How a defined benefit QDRO works: Dallas QDRO lawyer

I have written frequently about QDROs on my blog this year because, in my experience working with 401k and pension plans, there are a lot of misconceptions about QDROs in a Texas divorce under our community property rules. (You can read more about QDROs on the main QDRO page, and several posts including this one, this one, this one, this one, this one, and don’t forget this one.)

401k QDROs are easy because the assets are more easily tracked and divided. Typically a QDRO on a 401k plan will divide the marital portion in two halves or carve out a amount. In a defined benefit pension plan, the QDRO is more complicated and more limited.

ERISA and QDROs in Texas

In a defined benefit pension plan, the employer (or other plan sponsor) offers the employee a benefit calculated on the basis of an established formula that computes years of service, pay and other factors into a benefit due at a certain age and in certain forms of payment. The employer must pay that benefit under the formula when the employee becomes eligible for benefits.

ERISA, the federal law governing pensions, requires plan sponsors to fund a portion of benefits due in a separate trust; however, there is no account balance specific to any employee or retiree to draw out and divide.

Differences between QDROs for 401k and pension plans

One key difference is the plan formula can include future benefits that relate back to the marital portion. For example, some pension plans give cost of living adjustments or early retirement incentives. If that is the case then the QDRO should speak to whether the alternate payee (the non-employee spouse receiving part of the pension benefit) should receive a portion of those potential future increases. For that reason, a QDRO on a pension should be carefully and technically drafted to account for future benefit increases.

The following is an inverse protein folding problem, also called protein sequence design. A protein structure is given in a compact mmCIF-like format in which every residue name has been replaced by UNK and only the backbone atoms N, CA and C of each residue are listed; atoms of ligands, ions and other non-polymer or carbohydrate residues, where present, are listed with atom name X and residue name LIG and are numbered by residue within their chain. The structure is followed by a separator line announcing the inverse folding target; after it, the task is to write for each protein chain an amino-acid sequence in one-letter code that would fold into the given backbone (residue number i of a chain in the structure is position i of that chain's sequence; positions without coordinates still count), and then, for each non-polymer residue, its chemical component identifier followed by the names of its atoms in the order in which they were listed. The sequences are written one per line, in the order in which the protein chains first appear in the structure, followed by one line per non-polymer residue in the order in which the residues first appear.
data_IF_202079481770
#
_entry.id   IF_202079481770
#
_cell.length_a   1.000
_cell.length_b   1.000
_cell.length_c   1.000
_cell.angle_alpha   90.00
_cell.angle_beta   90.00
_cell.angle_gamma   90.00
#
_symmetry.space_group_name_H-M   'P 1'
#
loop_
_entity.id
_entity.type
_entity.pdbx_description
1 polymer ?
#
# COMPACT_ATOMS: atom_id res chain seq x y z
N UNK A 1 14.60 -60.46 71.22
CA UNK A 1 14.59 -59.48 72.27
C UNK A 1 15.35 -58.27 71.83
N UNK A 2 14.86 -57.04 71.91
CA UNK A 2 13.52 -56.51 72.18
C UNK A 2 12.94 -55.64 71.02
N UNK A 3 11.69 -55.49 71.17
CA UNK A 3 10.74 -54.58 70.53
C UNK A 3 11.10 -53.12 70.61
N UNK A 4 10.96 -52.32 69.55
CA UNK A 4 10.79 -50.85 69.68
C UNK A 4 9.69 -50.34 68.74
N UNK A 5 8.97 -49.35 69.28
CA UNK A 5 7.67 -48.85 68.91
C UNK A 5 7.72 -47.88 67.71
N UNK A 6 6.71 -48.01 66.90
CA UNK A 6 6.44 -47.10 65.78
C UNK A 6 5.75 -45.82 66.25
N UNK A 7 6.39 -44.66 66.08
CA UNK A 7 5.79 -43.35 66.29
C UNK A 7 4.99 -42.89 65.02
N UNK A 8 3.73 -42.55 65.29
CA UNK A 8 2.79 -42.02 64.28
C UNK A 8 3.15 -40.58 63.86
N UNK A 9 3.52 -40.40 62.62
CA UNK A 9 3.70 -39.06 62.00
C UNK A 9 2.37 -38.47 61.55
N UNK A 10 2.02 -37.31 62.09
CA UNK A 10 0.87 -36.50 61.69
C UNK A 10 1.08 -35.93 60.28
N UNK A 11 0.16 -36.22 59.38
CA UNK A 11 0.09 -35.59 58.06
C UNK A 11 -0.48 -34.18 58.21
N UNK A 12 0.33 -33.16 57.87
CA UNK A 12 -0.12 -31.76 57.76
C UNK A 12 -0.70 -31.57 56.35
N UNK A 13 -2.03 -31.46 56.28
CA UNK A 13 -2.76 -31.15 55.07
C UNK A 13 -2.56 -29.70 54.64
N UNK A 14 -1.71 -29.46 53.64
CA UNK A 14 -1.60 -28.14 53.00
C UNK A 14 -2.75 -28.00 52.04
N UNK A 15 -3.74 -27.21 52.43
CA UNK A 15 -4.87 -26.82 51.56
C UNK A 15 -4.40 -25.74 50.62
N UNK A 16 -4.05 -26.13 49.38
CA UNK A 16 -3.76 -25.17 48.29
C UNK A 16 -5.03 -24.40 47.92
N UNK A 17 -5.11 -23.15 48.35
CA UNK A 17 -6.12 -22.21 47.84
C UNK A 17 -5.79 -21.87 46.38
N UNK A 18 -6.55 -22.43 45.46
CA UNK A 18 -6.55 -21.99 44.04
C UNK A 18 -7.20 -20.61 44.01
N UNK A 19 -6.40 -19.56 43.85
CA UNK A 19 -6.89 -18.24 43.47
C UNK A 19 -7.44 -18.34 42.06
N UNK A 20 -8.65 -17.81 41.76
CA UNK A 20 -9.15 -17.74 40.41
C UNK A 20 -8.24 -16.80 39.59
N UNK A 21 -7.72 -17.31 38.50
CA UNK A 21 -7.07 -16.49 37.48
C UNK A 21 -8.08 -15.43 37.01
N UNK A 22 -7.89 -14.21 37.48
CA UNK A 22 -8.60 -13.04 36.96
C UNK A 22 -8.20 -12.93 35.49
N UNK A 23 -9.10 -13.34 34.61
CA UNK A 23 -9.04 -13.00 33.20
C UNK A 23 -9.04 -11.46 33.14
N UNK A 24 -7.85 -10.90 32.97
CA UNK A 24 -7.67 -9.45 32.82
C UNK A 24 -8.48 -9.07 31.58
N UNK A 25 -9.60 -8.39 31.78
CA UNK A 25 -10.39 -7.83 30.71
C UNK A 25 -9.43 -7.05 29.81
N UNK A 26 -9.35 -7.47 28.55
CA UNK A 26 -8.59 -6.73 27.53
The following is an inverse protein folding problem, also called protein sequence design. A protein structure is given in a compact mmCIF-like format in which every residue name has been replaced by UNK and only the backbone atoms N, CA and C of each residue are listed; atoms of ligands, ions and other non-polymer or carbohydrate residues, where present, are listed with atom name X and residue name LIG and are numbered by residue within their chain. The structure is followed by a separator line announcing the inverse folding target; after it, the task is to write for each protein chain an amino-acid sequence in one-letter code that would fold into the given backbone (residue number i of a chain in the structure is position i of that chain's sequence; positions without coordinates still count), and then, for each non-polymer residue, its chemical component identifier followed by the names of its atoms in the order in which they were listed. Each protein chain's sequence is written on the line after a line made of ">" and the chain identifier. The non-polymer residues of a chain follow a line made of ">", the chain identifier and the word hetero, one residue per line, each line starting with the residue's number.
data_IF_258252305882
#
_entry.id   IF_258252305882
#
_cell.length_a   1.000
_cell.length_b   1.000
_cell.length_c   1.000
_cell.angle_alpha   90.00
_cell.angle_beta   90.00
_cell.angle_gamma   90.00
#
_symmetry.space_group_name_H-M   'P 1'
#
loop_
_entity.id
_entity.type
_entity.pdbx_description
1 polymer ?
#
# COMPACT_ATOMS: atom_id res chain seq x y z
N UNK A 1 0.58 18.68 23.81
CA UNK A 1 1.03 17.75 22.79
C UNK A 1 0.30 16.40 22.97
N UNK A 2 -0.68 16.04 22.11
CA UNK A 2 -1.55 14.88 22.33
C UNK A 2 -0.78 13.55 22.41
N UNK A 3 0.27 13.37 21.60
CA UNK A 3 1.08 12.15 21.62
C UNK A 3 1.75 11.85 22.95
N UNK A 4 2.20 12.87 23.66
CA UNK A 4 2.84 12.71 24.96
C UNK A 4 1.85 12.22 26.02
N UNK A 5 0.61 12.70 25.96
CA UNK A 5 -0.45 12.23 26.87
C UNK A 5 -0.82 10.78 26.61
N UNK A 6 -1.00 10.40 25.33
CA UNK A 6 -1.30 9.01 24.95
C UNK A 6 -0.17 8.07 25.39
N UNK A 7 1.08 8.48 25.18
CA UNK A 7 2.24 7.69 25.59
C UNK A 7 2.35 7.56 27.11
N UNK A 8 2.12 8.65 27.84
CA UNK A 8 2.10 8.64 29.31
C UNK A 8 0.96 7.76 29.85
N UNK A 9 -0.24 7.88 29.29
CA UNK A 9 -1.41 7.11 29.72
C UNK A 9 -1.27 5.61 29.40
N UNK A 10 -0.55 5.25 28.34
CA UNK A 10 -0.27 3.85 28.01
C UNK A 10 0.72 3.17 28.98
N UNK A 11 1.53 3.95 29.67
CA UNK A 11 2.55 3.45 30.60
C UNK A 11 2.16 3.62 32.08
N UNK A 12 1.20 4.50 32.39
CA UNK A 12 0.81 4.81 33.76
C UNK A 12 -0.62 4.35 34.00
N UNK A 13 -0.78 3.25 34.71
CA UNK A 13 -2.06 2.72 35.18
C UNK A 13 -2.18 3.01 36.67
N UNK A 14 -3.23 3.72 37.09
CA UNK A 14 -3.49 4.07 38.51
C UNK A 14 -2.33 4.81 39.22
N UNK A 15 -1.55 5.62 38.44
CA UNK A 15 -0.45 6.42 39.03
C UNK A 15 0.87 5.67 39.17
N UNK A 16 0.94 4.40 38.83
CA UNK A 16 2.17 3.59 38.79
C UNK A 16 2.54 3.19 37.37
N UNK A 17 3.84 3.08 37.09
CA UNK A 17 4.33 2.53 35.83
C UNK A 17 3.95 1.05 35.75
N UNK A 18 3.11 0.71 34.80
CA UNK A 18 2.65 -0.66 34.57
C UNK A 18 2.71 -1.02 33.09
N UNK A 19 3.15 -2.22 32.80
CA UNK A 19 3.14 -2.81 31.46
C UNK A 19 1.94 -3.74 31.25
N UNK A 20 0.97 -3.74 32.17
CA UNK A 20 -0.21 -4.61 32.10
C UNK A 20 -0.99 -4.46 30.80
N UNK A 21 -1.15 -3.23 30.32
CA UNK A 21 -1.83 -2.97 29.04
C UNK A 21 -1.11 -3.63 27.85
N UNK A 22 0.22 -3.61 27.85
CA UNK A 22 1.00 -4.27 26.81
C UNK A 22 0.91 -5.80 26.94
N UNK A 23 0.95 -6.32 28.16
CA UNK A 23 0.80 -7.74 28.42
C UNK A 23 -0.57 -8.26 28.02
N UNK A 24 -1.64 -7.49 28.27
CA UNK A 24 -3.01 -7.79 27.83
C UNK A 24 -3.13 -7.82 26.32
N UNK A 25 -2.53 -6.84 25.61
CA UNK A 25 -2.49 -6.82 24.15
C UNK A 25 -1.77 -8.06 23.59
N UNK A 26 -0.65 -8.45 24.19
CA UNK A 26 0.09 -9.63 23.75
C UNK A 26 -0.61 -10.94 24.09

Segregating assets under a Texas QDRO

After segregating a benefit the alternate payee will become eligible to receive his or her portion of the benefit based upon the plan’s distribution rules and the terms of the QDRO. Some plans will permit the alternate payee to take immediate payment in either a monthly annuity payment or in a single lump sum, even if the employee continues working or can receive payments at this time. On the other hand, some plans require the alternate payee to wait to receive benefits until the employee becomes eligible.

Sometimes the plan rules will permit the alternate payee to receive payments immediately but the QDRO restrains the alternate payee from taking payment until a later date. Usually that occurs from the use of bad form language in the DRO or misunderstanding the plan rules. A lump sum payment may issue from the pension plan if the plan permits lump sum payments. Not all plans do. That often comes as a bitter surprise for alternate payees.

The domestic relations order (DRO) for a defined benefit pension can be very complex and technical. Especially when drafted to provide the alternate payee the maximum benefit he or she could receive under the plan. If the DRO does not sync up with the plan rules then the plan administrator cannot qualify the DRO. Then the alternate payee cannot receive his or her share of the benefits.

This can result in added cost and wasted time for the alternate payee. It typically requires drafting a new DRO, going back to court for approval and resubmitting it to the plan.

Talk to a Fort Worth QDRO lawyer

Contact my office today to discuss your QDRO needs. Problems with QDROs often become complicated problems for everybody. Even with the help of divorce lawyers it can be incredibly difficult to sort out these problems and correct the issue moving forward. QDRO issues often involve both Texas family law as well as federal law. This difficult intersection of law can cause confusion and complication. You can make your life easier working with a divorce lawyer who understands both areas of law.

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